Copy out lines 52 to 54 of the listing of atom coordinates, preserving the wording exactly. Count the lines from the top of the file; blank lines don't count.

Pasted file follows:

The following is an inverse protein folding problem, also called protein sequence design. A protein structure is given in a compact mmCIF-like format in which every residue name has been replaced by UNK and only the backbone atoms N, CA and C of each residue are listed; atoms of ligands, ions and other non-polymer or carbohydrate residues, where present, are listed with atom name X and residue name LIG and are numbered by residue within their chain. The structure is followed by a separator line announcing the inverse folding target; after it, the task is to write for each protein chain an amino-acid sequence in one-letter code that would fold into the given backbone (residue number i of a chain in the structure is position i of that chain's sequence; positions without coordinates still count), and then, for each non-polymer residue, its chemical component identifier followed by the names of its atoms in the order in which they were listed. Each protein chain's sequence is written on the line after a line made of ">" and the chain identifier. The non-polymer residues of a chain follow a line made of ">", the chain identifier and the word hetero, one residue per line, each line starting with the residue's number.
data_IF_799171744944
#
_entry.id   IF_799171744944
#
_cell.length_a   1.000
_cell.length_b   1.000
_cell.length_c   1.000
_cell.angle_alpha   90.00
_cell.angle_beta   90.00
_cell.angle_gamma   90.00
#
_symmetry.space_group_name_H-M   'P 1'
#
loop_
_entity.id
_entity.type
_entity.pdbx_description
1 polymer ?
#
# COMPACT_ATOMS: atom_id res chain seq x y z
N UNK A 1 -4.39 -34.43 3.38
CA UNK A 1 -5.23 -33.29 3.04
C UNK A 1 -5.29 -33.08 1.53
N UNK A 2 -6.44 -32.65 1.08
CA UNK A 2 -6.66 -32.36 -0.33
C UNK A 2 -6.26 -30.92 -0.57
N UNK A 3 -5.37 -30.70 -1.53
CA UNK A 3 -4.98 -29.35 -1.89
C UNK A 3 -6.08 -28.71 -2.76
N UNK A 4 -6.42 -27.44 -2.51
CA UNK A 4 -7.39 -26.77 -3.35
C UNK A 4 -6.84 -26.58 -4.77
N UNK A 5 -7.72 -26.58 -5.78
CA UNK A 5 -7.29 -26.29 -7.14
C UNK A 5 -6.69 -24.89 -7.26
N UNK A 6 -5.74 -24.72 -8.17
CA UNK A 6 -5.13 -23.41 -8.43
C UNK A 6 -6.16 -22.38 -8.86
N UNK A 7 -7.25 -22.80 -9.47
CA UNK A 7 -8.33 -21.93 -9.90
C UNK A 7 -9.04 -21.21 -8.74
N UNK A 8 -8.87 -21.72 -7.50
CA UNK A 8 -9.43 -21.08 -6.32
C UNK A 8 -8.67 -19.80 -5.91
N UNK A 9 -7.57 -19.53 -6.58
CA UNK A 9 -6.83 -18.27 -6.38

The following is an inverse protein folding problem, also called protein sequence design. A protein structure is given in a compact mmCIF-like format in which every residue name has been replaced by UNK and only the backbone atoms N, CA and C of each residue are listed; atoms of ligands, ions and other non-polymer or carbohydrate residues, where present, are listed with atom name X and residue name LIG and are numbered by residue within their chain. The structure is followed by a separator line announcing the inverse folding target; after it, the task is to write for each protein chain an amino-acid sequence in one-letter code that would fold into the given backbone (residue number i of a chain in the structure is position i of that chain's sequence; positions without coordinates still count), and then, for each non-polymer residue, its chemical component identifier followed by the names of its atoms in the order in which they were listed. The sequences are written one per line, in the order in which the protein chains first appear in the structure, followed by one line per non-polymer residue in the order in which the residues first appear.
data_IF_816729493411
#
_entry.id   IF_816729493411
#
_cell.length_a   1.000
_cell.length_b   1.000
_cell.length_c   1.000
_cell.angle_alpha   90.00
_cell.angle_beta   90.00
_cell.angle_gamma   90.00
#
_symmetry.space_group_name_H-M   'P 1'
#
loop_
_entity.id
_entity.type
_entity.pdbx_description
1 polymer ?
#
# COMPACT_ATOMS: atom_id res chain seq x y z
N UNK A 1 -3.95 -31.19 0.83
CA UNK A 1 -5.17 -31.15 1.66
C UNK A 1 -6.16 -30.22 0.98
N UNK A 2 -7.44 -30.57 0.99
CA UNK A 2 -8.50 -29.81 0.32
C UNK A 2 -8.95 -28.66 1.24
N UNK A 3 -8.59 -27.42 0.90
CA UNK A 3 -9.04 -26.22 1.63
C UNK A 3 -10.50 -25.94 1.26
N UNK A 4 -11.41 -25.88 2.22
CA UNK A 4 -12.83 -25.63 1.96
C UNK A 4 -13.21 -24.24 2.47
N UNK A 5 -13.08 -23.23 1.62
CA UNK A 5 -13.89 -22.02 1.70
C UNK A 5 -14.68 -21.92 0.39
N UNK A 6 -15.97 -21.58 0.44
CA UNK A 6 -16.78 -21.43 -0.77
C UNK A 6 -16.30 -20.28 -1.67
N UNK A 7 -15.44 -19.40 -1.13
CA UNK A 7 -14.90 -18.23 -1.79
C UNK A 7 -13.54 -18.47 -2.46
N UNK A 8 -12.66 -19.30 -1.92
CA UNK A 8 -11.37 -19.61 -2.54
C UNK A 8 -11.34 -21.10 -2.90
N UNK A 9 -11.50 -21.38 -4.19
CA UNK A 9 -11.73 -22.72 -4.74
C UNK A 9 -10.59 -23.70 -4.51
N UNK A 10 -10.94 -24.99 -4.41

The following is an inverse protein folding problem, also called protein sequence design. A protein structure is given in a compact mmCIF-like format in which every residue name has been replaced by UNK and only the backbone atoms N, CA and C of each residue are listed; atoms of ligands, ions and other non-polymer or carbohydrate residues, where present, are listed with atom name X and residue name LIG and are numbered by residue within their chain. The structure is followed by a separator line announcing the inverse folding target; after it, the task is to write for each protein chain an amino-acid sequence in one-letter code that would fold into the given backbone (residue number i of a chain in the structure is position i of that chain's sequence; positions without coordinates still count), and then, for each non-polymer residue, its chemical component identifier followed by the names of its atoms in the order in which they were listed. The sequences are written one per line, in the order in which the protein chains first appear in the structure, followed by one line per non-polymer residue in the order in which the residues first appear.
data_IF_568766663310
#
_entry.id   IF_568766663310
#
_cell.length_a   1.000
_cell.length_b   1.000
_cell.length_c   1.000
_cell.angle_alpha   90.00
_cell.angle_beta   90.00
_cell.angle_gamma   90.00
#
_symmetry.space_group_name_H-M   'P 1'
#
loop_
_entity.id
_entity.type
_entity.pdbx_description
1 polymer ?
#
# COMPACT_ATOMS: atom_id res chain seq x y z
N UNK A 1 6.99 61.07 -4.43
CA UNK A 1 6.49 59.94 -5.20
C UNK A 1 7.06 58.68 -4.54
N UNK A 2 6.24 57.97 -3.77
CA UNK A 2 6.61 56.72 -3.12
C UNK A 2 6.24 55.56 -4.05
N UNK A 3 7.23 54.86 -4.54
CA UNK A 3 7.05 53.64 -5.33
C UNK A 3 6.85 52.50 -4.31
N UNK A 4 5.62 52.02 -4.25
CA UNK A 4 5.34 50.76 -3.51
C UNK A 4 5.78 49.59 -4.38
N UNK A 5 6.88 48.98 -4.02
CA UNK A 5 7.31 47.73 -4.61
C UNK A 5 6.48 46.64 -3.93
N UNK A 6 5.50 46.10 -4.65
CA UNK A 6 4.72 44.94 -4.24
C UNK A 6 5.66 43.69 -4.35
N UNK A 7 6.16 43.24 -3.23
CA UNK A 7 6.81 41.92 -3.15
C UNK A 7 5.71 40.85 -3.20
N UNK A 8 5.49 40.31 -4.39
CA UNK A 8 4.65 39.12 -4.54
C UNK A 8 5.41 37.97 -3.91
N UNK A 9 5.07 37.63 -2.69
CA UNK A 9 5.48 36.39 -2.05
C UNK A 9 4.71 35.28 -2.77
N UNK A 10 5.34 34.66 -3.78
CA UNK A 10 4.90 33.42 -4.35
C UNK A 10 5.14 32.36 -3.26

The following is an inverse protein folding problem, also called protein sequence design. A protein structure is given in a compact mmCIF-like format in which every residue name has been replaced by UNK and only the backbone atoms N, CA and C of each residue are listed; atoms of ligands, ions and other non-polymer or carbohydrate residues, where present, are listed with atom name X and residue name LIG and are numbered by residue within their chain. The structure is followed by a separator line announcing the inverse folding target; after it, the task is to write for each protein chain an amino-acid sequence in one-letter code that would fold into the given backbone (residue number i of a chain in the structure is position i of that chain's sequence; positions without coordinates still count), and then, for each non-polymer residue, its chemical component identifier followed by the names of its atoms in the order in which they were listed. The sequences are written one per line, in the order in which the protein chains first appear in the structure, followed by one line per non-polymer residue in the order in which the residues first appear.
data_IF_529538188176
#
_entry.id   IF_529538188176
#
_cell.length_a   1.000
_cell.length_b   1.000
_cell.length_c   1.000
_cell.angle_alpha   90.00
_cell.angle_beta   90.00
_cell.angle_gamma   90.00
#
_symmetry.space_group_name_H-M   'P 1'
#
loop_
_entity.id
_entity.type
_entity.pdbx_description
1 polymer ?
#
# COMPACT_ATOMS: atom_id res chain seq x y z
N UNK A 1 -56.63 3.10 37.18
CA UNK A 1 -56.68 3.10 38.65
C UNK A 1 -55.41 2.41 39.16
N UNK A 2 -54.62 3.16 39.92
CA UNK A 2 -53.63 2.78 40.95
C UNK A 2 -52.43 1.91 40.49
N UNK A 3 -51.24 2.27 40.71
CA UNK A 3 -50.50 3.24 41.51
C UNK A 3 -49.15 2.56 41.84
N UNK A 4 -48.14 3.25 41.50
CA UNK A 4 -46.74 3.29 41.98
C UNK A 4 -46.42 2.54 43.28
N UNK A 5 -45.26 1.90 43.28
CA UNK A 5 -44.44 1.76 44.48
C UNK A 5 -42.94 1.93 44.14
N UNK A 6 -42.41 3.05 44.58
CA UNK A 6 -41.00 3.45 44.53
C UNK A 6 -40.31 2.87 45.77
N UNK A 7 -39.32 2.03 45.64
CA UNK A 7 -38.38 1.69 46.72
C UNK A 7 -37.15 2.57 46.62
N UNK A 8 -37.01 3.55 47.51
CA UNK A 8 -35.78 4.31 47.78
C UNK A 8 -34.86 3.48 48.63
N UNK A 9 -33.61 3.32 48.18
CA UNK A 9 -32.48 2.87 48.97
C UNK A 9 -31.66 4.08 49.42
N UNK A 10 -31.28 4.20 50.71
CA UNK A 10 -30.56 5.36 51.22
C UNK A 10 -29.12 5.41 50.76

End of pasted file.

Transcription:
#
_cell.length_a   1.000
_cell.length_b   1.000